Develop an Accessibility Plan: Universities are layered with many facets of administration, but Lazar advocates that developing an accessibility plan should be a top priority. Like many of our accessibility experts, Lazar recommends starting with procurement forms. (Read more about procurement policies in our interview with Gaeir Dietrich of California Community Colleges or check out Resources for Online Education Accessibility and Policy Building for additional guidance). Furthermore, captioning video needs to be as easy as possible for faculty. By providing faculty the ability to add captions themselves, institutions lower technological barriers and enable professors to craft better online courses as well as video presentations. Lastly, Lazar supports more stringent accessibility requirements for grant proposals. He finds this to be the easiest way to budget for accessibility and it creates accountability. Providing for accessibility in grants gets those within the university structure thinking about it proactively.
Get Support From the Top: As we covered in our blog “Digital Does Not Mean Accessible: Building Accessible Institutional Infrastructures”, a wrap-up of the first Sloan-C Webinar on accessible online learning, our experts declared that it’s important to get buy-in from members sitting atop the university structure. Lazar too, drives home the point of shared responsibility. “I have never seen a situation where the Office of Student Disability Services handling the entire thing leads to success. Why? They usually are understaffed. They’re not high enough in the power structure of the university. To really get this to happen, to really improve IT accessibility on campus, you need to involve the provost. You need to involve the CIOs. You need to involve Academic Affairs. The provost and the deans and the chairs, you need to involve the CIO who’s in charge of the IT infrastructure.”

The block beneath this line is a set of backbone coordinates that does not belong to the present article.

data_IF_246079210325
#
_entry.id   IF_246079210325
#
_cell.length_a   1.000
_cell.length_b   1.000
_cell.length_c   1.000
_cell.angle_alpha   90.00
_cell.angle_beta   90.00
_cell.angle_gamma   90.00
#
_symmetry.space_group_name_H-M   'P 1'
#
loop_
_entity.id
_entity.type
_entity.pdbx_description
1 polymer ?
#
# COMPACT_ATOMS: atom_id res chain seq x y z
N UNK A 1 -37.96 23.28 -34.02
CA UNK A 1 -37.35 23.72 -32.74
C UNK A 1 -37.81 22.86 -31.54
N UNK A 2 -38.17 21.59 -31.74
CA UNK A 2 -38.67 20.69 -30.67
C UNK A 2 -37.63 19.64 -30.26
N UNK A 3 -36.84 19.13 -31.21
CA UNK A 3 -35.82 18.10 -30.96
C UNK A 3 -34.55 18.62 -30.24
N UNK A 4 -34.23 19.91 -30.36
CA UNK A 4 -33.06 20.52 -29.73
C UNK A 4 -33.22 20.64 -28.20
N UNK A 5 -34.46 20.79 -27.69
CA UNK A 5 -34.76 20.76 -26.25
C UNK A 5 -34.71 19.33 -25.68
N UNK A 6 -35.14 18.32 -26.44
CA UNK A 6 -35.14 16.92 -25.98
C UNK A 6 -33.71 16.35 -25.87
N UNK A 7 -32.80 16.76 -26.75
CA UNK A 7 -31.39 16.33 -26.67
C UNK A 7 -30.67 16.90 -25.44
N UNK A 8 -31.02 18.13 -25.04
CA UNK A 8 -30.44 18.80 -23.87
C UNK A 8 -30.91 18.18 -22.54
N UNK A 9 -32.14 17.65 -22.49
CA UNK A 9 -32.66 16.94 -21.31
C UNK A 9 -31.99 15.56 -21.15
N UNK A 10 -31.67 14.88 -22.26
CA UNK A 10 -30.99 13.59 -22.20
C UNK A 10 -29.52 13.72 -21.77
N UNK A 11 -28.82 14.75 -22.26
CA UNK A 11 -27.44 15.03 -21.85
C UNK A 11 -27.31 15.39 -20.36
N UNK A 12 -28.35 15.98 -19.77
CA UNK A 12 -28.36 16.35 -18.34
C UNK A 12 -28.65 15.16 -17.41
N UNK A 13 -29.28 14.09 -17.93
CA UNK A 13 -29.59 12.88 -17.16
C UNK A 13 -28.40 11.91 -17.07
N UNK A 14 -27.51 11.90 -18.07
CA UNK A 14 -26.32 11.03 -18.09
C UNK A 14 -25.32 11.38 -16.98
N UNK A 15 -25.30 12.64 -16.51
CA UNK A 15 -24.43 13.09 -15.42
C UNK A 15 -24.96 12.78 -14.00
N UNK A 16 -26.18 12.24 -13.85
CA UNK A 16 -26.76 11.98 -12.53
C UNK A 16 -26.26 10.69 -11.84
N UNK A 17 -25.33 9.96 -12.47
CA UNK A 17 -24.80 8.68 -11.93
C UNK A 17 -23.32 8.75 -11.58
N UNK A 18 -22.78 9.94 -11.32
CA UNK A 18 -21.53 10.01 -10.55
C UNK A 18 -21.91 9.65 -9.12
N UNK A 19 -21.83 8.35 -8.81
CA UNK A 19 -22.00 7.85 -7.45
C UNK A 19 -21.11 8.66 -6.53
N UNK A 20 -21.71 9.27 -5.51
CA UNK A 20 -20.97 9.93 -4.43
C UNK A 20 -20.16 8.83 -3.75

Create Partnerships: Many universities neglect to ask for help from some of the nation’s leading accessibility advocates. Lazar recommends that institution should consider reaching out and establishing partnerships with the following organizations: State School for the Blind or the Deaf, the State Library for the Blind and Physically Handicapped, Office of Rehabilitation Services, Workforce Development Offices, National Association of the Deaf, National Federation of the Deaf, or the National Spinal Cord Injury Association.
Tell a Story: Simply put, no one wants to be told they have to do something, but making them feel as if they are invested in a cause can do wonders. Lazar advises telling a story, specifically the story of those with disabilities and how they interact with technology. “I have three friends…” is how Lazur often starts and then elaborates on the unique challenges faced by each. Pulling his audience into an identifiable situation, he furthers his campaign.
Survey Adjuncts: Alex Cohen reminds the audience that “…adjuncts can be a great source of feedback for the university because we’re part of the team and happy to be so, but not necessarily part of the system. So we can really give a good external perspective that you might not be able to get from internal faculty.” A PhD candidate and adjunct professor in Drexel University’s Hospitality Program, Cohen makes a good point. After all, a fresh set of eyes, unjaded by established rules and accepted norms, can offer a new perspective on what actions should be taken.
Creating Accessible & Successful Work Environments for Professors